Gavin Newsom Says Recall Threatens Values After Campaign Garners Enough Signatures to Trigger Vote

California Governor Gavin Newsom said on Monday that the recall effort against him "threatens our values" after the petition garnered enough signatures to trigger a recall election in the state.

"This Republican recall threatens our values and seeks to undo the important progress we've made -- from fighting COVID, to helping struggling families, protecting our environment, and passing commonsense gun violence solutions," Newsom wrote in a tweet. "There's too much at stake."

Newsom's tweet also included a video criticizing the recall effort and those who created it.

"Who's behind the partisan recall of Governor Gavin Newsom? Anti-vaccine and QAnon extremists, violent white supremacists like the Proud Boys who attacked out nation's Capitol on January 6," a narrator of the video says. "And the same right-wing Republican politicians who supported Donald Trump's attempt to overturn the election."

This Republican recall threatens our values and seeks to undo the important progress we’ve made -- from fighting COVID, to helping struggling families, protecting our environment, and passing commonsense gun violence solutions.

There's too much at stake. pic.twitter.com/5ZEszlrcYl

— Gavin Newsom (@GavinNewsom) April 26, 2021

Dan Newman, a consultant for Newsom's planned 2022 reelection campaign, wrote to Newsweek, "The Republican recall threatens policies and values Californians have proudly fought for—including environmental sustainability, gun safety, and embracing diversity."

The tweet by Newsom comes shortly after the petition, RecallGavin2020, reached the threshold of signatures to trigger a special recall election in California, which was announced by the California secretary of state's office.

According to a statement from the secretary of state's office, the number of valid signatures in the petition's 10th reporting period (March 12 to March 17) was 1,626,042, which surpassed the 1,495,709 signatures required to prompt the recall election.

"This now triggers the next phase of the recall process, a 30-business-day period in which voters may submit written requests to county Registrars of Voters to remove their names from the recall petition," California Secretary of State Shirley Weber said. "A recall election will be held unless a sufficient number of signatures are withdrawn."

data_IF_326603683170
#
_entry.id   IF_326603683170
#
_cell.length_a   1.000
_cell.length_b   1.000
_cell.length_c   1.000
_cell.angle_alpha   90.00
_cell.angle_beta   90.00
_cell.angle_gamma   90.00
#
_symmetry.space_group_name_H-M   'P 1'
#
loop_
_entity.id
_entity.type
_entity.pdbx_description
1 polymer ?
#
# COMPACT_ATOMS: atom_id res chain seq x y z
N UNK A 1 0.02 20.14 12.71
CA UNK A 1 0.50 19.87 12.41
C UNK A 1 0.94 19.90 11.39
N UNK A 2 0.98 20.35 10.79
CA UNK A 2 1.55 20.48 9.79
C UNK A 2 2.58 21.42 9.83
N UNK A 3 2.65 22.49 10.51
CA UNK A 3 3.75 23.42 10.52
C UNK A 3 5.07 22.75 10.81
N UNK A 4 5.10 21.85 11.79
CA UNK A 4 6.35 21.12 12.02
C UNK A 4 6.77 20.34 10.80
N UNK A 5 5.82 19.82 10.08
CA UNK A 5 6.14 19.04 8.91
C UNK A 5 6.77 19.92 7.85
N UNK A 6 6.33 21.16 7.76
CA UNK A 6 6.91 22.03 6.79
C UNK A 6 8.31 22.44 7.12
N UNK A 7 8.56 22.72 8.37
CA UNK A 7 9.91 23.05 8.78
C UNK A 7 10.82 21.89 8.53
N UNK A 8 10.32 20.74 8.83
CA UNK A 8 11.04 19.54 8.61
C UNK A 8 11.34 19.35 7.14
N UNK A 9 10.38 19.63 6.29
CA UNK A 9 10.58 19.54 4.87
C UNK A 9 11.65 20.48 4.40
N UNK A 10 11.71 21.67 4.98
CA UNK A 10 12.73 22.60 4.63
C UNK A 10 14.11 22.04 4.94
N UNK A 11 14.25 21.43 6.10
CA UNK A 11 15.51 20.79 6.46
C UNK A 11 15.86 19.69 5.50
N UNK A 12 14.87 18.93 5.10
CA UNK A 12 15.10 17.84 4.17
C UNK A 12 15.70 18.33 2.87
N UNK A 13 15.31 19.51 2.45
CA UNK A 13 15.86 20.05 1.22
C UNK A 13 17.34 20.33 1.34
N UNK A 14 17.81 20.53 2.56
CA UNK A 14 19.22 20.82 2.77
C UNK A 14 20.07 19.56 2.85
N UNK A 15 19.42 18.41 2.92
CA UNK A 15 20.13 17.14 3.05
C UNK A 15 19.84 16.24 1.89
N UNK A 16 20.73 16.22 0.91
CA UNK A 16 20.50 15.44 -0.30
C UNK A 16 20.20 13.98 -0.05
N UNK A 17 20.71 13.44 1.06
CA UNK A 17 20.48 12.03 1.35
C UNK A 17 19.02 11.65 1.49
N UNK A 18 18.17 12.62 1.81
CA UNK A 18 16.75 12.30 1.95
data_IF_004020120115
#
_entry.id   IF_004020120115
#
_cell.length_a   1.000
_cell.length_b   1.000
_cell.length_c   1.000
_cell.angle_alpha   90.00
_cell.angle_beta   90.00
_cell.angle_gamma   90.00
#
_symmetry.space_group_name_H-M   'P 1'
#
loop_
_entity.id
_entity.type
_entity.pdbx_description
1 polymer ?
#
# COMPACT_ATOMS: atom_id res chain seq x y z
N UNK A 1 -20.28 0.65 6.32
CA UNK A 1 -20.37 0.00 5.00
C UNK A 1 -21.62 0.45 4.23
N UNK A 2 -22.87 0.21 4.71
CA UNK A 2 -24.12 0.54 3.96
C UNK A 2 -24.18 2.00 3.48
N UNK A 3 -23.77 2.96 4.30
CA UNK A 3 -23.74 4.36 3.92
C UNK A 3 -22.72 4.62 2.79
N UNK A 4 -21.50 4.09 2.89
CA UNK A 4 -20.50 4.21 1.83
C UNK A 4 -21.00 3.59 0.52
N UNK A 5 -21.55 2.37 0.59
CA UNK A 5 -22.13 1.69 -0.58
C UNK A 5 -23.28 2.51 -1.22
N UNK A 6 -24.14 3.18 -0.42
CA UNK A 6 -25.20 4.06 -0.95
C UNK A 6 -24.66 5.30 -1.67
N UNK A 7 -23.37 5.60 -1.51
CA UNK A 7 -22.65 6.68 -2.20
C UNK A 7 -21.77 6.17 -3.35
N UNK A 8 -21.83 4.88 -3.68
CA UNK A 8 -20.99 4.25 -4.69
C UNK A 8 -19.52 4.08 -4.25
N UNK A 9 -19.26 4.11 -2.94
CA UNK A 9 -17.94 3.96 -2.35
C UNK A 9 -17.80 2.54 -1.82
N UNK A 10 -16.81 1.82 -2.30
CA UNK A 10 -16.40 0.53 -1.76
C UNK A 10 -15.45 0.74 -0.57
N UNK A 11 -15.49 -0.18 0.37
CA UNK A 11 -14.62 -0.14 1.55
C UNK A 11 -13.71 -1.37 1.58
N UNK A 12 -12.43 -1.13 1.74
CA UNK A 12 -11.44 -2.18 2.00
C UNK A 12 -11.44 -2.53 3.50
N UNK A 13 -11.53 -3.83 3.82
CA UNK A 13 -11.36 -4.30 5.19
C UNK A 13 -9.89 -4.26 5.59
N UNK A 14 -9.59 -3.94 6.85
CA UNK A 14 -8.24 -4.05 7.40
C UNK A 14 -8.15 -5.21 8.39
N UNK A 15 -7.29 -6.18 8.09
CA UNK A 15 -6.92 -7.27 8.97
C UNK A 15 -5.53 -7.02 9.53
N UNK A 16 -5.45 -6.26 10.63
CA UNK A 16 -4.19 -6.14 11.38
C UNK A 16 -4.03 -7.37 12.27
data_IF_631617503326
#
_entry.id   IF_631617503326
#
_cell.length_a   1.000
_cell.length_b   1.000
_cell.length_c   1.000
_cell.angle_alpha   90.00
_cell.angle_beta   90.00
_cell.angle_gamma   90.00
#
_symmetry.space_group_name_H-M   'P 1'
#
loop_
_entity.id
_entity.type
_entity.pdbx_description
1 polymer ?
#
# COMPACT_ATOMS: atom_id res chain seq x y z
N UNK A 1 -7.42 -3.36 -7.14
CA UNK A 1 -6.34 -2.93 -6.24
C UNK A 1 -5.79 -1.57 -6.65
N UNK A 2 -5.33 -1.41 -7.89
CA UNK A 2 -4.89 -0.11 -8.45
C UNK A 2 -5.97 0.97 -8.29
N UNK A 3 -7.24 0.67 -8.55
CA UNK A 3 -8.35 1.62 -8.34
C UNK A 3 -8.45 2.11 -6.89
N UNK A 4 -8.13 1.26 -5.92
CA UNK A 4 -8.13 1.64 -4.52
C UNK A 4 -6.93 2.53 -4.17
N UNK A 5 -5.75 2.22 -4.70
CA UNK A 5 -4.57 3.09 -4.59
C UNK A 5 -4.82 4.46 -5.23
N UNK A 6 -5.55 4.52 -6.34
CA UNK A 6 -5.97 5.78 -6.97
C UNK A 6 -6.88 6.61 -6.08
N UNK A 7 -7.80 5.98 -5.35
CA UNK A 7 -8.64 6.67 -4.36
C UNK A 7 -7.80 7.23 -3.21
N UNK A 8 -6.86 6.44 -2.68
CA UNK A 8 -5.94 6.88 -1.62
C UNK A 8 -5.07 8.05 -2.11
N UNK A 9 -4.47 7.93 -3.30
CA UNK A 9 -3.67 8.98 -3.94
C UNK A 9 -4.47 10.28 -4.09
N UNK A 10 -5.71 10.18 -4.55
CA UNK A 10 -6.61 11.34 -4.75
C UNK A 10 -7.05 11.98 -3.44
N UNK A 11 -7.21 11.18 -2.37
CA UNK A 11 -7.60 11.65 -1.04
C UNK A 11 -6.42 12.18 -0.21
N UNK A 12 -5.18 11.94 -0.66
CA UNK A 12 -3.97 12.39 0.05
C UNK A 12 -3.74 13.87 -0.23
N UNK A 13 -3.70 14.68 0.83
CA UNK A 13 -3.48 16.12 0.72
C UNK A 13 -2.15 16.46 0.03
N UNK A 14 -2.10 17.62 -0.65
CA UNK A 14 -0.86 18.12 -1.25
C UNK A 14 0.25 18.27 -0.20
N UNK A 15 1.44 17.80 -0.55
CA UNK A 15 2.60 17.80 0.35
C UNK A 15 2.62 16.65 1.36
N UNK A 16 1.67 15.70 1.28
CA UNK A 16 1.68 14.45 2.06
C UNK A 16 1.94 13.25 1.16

In response to the announcement from the California secretary of state's office, the recall petition issued a statement which said, "Today the Secretary of State announced they received 2,162,774 signatures in the recall campaign against Gov. Newsom. Of those, 1,626,042 have been certified as valid moving the effort into the next phase. The final verification is due April 29. What was once dismissed as a long shot has become a historic campaign to remove the controversial leader from office in the highest populated state in America."

In the statement, Orrin Heatlie, lead proponent of the Recall Gavin Newsom campaign and founder of the California Patriot Coalition, said, "The People of California have done what the politicians thought would be impossible. This recall movement to remove Governor Gavin Newsom from office has reached yet another milestone."

Gavin Newsom
California Gov. Gavin Newsom looks at his notes before speaking at a news conference at the vaccination clinic at City College of San Francisco on April 6, in San Francisco. Newsom's tweet also included a video criticizing the recall effort and those who created it. Justin Sullivan/Getty

In response to the tweet issued by Newson, Randy Economy, senior adviser and spokesperson for the recall campaign told Newsweek that "it's too little too late on his end."

"He's blown every opportunity that has been afforded to him to be the governor of California. He failed miserably. That's why the people have risen and have signed his resignation papers and we're having an election," Economy told Newsweek.

Economy told Newsweek that he expects the recall election to take place during the first week of November, but noted that it could occur as early as October.